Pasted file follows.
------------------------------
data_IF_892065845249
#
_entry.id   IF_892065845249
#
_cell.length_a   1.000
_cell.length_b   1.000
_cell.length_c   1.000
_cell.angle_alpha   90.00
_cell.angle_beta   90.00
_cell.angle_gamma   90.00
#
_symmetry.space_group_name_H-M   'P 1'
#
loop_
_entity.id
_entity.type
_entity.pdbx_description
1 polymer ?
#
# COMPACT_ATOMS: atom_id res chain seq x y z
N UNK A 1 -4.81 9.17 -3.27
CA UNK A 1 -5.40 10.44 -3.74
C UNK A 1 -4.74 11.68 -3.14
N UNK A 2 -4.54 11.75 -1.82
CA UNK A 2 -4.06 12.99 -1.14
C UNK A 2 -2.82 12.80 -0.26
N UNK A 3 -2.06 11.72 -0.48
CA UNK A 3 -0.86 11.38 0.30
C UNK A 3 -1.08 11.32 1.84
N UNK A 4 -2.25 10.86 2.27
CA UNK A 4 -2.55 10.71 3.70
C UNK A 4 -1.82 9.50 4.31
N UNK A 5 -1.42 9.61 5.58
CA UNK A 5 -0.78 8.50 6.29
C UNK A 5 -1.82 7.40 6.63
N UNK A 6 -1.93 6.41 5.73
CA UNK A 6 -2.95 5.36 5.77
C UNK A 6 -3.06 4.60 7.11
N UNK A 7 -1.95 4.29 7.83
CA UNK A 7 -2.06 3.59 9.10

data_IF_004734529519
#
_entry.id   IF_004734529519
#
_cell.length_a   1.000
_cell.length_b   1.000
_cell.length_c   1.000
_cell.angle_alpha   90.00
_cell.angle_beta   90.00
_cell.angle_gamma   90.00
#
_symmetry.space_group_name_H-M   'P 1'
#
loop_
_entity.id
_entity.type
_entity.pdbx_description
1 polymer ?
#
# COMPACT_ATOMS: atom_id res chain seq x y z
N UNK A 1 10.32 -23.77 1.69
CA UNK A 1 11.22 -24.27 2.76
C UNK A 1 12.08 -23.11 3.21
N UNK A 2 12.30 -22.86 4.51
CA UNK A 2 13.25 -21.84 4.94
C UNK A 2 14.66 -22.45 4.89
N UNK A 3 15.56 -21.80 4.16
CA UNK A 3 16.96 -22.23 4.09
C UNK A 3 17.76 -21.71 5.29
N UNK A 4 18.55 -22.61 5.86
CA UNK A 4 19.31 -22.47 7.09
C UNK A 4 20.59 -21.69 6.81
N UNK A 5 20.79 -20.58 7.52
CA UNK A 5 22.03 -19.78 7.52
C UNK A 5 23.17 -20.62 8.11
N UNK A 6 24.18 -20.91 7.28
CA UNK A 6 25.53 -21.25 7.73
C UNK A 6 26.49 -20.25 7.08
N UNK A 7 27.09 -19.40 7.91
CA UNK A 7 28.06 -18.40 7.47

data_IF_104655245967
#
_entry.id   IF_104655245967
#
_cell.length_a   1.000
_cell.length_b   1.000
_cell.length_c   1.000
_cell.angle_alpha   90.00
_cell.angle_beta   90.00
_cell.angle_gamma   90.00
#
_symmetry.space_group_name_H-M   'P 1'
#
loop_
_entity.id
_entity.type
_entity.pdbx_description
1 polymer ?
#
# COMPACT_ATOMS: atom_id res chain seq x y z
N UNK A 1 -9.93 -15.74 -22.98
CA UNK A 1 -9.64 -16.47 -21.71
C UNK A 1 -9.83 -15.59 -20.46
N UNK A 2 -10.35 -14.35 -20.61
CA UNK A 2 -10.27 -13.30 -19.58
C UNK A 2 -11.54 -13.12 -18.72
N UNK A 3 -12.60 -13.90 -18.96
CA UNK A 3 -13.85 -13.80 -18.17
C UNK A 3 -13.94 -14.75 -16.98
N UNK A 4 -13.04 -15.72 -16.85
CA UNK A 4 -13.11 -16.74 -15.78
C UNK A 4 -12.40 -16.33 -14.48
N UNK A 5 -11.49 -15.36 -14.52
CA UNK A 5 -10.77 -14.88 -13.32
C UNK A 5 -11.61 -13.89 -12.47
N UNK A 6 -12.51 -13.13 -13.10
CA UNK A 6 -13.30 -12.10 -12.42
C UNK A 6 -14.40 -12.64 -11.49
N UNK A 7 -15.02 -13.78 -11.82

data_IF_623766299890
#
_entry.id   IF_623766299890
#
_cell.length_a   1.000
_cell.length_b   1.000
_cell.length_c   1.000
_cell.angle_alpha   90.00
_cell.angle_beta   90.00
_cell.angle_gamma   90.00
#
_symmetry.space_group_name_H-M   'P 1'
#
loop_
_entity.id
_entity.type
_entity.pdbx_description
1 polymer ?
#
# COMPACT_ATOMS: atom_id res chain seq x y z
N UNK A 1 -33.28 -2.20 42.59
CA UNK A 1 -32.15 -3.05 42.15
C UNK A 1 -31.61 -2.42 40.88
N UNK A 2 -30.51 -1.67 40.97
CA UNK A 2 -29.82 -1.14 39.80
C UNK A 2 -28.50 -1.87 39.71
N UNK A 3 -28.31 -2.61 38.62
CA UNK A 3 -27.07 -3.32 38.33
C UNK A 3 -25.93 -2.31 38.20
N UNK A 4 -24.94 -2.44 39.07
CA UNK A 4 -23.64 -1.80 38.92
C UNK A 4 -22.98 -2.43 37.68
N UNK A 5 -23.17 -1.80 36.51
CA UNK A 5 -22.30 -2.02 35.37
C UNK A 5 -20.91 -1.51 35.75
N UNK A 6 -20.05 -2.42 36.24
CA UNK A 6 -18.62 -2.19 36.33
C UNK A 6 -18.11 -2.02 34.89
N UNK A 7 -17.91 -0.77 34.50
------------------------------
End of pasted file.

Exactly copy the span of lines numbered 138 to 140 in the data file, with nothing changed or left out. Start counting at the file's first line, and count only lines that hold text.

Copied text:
#
# COMPACT_ATOMS: atom_id res chain seq x y z
N UNK A 1 -33.28 -2.20 42.59